Pediatric Associates is a private, pediatrician-owned practice in Bellevue, Washington, with 80 pediatricians across 7 offices seeing about 250,000 patient visits per year. The practice is piloting Windows 8 tablets running Greenway Medical Technologies' EHR for Windows 8.
"It's caused a fair amount of excitement within our organization," says Brock Morris, CIO of Pediatric Associates.
Windows 8's ability to support different input styles—touch, stylus, and keyboard—is the winning combination, Morris says.
"[Users] can pull up the mobile application and the full client side-by-side, [getting] quick reference to patient information that they need through the mobile application, and then for more intensive documentation that they need to do in the full client version, side-by-side, quick and easy," Morris says.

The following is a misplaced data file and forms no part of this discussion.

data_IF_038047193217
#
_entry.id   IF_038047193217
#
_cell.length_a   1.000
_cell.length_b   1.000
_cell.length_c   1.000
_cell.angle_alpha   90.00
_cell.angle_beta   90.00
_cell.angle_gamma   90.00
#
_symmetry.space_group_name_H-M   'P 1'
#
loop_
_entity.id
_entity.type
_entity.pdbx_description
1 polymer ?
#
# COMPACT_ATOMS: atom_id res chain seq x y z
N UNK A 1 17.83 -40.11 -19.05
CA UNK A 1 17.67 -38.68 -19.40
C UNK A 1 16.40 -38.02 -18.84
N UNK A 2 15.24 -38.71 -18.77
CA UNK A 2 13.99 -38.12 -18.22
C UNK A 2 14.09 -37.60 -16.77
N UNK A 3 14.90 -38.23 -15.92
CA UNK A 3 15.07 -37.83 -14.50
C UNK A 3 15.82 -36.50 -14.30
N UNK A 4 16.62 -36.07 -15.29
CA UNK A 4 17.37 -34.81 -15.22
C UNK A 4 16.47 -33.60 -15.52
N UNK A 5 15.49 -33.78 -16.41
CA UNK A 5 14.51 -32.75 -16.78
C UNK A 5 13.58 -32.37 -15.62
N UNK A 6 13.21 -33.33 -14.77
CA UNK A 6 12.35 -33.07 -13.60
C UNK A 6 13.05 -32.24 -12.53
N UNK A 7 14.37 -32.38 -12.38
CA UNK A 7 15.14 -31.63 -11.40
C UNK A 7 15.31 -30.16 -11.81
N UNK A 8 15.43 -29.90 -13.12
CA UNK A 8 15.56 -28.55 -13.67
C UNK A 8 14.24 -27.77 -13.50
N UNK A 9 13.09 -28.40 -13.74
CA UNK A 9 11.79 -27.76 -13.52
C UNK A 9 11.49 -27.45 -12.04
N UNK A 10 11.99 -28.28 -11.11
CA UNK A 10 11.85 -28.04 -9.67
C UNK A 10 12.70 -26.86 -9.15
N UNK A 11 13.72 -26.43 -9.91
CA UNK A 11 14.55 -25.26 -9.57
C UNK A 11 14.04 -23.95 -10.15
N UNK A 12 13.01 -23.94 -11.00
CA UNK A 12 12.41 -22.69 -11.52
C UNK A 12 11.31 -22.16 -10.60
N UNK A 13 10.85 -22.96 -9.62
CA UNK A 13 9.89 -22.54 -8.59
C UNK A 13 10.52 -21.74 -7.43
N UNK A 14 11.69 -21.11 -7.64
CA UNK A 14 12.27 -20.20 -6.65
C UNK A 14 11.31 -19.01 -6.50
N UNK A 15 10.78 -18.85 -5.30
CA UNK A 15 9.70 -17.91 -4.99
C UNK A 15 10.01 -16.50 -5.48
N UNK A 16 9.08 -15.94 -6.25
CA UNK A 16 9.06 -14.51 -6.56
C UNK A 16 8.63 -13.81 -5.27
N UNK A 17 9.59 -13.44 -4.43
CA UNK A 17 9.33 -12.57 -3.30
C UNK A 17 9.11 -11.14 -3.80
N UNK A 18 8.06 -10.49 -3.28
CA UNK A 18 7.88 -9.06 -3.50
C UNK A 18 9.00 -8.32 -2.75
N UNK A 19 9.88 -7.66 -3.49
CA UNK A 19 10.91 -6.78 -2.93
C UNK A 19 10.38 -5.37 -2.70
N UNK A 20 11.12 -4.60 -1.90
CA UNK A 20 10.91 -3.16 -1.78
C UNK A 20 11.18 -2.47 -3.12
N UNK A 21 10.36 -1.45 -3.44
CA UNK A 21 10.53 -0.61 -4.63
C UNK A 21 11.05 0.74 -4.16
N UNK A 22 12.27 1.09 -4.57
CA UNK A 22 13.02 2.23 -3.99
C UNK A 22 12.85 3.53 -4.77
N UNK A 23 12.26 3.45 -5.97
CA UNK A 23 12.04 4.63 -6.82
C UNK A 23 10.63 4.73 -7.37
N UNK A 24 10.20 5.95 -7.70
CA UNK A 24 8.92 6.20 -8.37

It's worth noting that every new wave of technology starts with similar optimism. Too often, that wave washes ashore as another example of the productivity paradox, where technology advances continually surpass productivity advances.
In part, this could be because each new computing paradigm jettisons a set of skills that were useful during the previous wave of tech. For instance, tablets without keyboards can be cumbersome ways to input clinical narratives. Speech input is an option, but still not in widespread use.
Still, technology marches on, and in Windows 8 I see incremental progress. As Morris admits, some physicians will prefer narrative input and opt for their keyboard as before. Others will take to the touch-and-gesture interaction of newer tablet software, and make admirable progress on that front.